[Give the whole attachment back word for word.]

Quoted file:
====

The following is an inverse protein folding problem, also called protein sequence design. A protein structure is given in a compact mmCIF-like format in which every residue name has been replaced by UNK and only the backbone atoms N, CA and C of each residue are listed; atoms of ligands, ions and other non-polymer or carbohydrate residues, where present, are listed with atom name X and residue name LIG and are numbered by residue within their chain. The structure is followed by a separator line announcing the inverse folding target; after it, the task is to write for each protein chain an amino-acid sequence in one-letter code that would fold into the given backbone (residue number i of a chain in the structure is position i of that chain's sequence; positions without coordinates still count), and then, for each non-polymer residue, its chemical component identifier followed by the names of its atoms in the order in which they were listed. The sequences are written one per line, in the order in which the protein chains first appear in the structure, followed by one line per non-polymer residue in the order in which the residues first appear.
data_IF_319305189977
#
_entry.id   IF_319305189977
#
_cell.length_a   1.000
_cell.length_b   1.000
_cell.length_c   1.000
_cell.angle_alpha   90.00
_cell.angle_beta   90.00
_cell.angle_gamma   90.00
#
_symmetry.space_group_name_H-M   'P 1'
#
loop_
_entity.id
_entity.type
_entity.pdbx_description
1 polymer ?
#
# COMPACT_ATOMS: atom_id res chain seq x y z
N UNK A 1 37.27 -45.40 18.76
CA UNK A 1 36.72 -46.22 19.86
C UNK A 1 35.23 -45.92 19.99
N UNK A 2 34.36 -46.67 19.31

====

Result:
The following is an inverse protein folding problem, also called protein sequence design. A protein structure is given in a compact mmCIF-like format in which every residue name has been replaced by UNK and only the backbone atoms N, CA and C of each residue are listed; atoms of ligands, ions and other non-polymer or carbohydrate residues, where present, are listed with atom name X and residue name LIG and are numbered by residue within their chain. The structure is followed by a separator line announcing the inverse folding target; after it, the task is to write for each protein chain an amino-acid sequence in one-letter code that would fold into the given backbone (residue number i of a chain in the structure is position i of that chain's sequence; positions without coordinates still count), and then, for each non-polymer residue, its chemical component identifier followed by the names of its atoms in the order in which they were listed. The sequences are written one per line, in the order in which the protein chains first appear in the structure, followed by one line per non-polymer residue in the order in which the residues first appear.
data_IF_319305189977
#
_entry.id   IF_319305189977
#
_cell.length_a   1.000
_cell.length_b   1.000
_cell.length_c   1.000
_cell.angle_alpha   90.00
_cell.angle_beta   90.00
_cell.angle_gamma   90.00
#
_symmetry.space_group_name_H-M   'P 1'
#
loop_
_entity.id
_entity.type
_entity.pdbx_description
1 polymer ?
#
# COMPACT_ATOMS: atom_id res chain seq x y z
N UNK A 1 37.27 -45.40 18.76
CA UNK A 1 36.72 -46.22 19.86
C UNK A 1 35.23 -45.92 19.99
N UNK A 2 34.36 -46.67 19.31